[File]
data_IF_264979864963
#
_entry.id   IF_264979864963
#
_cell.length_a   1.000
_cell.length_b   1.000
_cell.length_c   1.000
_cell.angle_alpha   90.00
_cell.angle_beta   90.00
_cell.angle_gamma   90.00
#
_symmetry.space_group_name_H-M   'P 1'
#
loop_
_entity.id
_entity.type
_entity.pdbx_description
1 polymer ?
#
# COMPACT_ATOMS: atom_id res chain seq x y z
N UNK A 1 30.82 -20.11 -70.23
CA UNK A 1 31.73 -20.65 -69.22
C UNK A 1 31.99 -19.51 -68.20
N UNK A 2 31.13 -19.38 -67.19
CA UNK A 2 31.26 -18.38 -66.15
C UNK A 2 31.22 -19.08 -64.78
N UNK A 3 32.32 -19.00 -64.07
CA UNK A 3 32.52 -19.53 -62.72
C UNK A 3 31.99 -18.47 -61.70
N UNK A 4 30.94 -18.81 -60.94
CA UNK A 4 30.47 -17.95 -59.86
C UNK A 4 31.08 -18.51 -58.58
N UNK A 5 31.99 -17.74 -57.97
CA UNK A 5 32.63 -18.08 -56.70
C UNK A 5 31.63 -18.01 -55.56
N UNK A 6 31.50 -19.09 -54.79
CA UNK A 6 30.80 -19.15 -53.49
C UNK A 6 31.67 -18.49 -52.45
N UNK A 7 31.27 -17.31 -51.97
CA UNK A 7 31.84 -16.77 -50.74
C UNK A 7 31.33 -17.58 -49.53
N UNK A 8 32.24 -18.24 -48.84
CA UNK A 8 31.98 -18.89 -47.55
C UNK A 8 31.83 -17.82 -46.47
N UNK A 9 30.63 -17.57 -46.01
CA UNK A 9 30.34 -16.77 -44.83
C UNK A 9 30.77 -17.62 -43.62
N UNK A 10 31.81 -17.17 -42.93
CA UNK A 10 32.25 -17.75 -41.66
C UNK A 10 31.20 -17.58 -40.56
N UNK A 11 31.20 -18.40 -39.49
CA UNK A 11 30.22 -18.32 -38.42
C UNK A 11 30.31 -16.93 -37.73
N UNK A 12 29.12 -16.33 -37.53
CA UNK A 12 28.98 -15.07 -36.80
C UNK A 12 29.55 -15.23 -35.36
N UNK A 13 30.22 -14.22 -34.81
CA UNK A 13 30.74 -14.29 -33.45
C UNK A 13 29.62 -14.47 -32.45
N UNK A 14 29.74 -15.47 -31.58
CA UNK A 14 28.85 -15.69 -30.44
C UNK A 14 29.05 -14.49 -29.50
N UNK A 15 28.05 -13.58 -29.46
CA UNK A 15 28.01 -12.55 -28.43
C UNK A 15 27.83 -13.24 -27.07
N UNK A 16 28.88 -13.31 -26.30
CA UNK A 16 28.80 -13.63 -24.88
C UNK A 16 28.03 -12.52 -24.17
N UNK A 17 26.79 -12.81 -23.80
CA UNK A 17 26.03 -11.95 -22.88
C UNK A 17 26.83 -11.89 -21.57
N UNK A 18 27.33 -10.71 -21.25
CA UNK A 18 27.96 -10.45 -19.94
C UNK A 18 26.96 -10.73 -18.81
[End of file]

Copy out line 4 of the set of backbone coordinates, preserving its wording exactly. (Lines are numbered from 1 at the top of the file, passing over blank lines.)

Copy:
#